Something’s gone wrong with butter in Canada, according to anecdotal reports.
Instead of becoming soft and spreadable at room temperature, it remains hard.
“This is a national phenomenon,” said Sylvain Charlebois, the Dalhousie University professor and expert in Canada’s food industry.
“It’s happening everywhere. It appears to be a widespread problem.”
Indeed, anecdotal reports are popping up from across the country about unusually firm blocks of butter that don’t act the way some consumers expect.
Yet other consumers note no such phenomenon, and there is little hard evidence that something is awry.
“There has been no recent data to show that the consistency of butter has changed, and we are not aware of any significant changes in dairy production or processing,” says a statement released by Dairy Farmers of Canada Feb. 11.
“Our sector is working with experts to further assess these reports.”
Charlebois said he is convinced it’s a significant, widespread problem, although at this point “I can’t prove it. I can’t prove it’s actually happening” because all he has are multiple accounts of the same thing.
However, after he began asking questions in October, processor contacts acknowledged the problem to him, he said.
“That’s when the cat came out (of the bag.) I was told that something was wrong,” said Charlebois.
“They started to realize that something was not right.”
A multitude of factors can affect milk fat quality, from feed composition to milking technology to milk storage practices.
In fact, British Columbia has been dealing with a different dairy quality problem in the past year, warning producers about a “non-foaming milk” issue that has been cropping up and “has escalated rather significantly since late August,” according to a B.C. Milk Marketing Board notice to producers.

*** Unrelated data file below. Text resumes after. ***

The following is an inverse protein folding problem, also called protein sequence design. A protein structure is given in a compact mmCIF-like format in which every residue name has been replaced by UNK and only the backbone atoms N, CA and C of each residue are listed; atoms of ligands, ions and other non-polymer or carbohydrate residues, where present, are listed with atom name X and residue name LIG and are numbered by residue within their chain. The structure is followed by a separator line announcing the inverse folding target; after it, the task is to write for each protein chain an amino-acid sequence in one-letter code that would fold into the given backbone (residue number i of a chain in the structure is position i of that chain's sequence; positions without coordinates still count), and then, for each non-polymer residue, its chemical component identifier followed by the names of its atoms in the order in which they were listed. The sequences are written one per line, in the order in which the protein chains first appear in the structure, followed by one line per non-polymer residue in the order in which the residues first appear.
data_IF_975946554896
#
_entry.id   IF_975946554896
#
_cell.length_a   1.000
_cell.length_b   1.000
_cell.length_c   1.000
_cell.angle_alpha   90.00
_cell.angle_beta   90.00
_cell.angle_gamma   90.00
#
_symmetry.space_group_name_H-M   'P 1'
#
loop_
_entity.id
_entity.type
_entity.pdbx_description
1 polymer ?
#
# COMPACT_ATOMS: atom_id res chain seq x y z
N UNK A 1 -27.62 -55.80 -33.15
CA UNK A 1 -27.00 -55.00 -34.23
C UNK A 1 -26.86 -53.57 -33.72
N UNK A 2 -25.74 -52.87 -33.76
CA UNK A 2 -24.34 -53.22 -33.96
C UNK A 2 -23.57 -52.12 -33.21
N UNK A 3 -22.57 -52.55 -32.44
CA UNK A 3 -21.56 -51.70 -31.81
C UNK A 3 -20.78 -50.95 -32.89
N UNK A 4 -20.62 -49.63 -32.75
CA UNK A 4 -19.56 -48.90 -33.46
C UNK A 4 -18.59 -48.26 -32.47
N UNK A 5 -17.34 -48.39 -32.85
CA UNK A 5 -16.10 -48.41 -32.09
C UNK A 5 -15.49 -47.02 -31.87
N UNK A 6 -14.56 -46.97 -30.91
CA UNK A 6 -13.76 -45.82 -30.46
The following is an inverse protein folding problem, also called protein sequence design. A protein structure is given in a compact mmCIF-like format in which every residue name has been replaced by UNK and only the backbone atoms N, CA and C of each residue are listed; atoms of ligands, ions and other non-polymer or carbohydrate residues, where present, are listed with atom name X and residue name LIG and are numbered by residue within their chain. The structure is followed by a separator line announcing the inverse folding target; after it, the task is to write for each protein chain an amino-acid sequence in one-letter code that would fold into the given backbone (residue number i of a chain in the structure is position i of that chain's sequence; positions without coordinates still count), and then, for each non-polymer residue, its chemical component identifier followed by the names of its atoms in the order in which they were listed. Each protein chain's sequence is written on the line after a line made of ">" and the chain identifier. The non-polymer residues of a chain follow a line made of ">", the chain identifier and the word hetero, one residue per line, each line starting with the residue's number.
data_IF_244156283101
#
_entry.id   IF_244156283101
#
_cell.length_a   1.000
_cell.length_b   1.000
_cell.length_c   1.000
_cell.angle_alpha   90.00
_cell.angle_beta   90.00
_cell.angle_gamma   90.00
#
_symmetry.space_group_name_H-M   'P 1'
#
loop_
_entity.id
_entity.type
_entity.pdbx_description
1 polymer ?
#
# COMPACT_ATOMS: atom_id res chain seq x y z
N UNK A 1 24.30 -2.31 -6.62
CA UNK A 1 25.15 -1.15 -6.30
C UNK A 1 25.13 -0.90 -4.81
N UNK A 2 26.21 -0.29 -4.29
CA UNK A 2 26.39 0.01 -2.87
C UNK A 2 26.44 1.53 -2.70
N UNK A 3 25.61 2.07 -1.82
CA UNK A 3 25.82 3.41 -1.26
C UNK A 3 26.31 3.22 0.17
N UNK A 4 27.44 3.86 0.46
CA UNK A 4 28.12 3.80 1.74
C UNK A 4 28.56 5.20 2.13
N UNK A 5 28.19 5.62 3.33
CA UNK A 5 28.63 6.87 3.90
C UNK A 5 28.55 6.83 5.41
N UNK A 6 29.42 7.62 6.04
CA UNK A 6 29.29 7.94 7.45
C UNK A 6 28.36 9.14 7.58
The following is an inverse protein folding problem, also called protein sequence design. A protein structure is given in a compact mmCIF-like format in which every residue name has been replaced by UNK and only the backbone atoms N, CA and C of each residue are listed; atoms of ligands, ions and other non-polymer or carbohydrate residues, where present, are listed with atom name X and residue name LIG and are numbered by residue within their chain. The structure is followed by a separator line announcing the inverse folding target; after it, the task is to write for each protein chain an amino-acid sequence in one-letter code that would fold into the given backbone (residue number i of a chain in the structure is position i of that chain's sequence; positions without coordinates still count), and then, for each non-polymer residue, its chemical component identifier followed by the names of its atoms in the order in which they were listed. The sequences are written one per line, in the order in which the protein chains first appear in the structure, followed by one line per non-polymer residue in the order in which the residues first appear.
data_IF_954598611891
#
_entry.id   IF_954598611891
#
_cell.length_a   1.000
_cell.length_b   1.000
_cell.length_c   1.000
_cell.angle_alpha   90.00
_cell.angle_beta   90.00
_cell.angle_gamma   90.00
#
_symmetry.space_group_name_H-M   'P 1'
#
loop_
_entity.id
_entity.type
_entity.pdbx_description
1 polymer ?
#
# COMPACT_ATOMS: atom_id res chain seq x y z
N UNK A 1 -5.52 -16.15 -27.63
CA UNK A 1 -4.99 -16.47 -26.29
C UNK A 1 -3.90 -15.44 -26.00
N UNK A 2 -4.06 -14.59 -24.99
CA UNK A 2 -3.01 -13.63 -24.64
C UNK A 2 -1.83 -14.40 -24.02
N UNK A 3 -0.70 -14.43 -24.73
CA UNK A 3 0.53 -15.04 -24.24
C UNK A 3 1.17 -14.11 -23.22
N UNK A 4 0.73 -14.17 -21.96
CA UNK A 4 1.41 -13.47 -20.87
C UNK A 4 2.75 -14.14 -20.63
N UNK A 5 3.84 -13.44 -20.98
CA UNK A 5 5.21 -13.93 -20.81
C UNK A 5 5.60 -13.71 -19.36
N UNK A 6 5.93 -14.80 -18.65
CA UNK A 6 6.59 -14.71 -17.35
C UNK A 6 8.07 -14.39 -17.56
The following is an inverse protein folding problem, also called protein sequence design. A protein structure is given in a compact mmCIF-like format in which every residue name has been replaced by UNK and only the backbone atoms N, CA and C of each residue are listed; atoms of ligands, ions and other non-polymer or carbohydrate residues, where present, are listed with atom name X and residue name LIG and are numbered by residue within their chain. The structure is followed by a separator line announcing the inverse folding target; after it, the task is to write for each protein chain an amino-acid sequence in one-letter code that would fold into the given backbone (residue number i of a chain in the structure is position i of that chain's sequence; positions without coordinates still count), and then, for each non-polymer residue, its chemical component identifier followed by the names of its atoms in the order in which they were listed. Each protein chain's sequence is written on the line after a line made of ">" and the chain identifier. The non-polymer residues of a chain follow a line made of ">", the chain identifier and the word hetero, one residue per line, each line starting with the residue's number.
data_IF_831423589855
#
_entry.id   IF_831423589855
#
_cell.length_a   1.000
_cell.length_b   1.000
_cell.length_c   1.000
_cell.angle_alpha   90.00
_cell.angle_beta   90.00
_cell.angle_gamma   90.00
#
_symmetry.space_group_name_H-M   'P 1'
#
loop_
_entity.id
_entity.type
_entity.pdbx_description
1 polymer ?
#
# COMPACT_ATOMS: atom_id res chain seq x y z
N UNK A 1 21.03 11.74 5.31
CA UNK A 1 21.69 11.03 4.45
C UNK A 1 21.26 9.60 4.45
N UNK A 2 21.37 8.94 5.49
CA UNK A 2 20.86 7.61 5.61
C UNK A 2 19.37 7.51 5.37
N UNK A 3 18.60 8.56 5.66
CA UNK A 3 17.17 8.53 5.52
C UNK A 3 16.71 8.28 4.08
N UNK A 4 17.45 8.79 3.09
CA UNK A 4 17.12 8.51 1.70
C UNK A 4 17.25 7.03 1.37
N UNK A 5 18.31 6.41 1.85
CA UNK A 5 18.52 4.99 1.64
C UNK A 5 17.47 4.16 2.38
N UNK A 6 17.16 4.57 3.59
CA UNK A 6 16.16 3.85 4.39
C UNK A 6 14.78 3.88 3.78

“Non-foaming milk is a detrimental quality problem to processors and coffee shops.”
That specific problem is connected to an increase in “lipase enzyme activity,” which erodes the shelf life of milk. The board warned dairy farmers to take the problem seriously.
“Producers must be aware and resolve their non-foaming issues immediately or risk quality deterioration and milk rejections.”
Charlebois wonders if the pressure exerted on the industry by booming demand during the pandemic for dairy fats has trickled down to anxious producers having trouble keeping up with their quota requirements.
Are those farmers finding feed additives that boost per cow production, but have this particular impact on hardness?
Jacques Lefebvre, chief executive officer of DFC, said farmers wouldn’t undermine food quality parameters.
“Dairy farmers are uncompromising when it comes to quality and follow some of the most stringent standards in the world to uphold that commitment,” said Lefebvre.
Charlebois said the processors and farm groups know the problem needs to be fixed, but don’t want to be too public about it. One company he knows of is developing a direct test that will reveal the existence of non-dairy palmitic acid in milk so that specific farms with a problem can be isolated.
“That’s how you would discipline dairy farmers who are actually (applying additives that affect fat production quality),” said Charlebois.
Daniel Lefebvre, chief operations officer at Lactanet, the dairy industry centre of excellence, said there is no clear evidence current problems are other than from an ordinary range of impacts.
“Our data from routine analyses of the fatty acid profile in milk do not indicate any increase in the proportion of palmitic acid in the past year beyond what would normally be expected.”
The problem is already putting off some consumers about milk products and chatter is building on social media about the perceived problem.
Charlebois said the dairy industry needs to wrestle down this problem or the industry’s hard- and expensively won high reputation among consumers could be jeopardized. That’s especially true if the root cause is farmers including additives in feed.
“Doing what they’re doing compromises the image,” said Charlebois.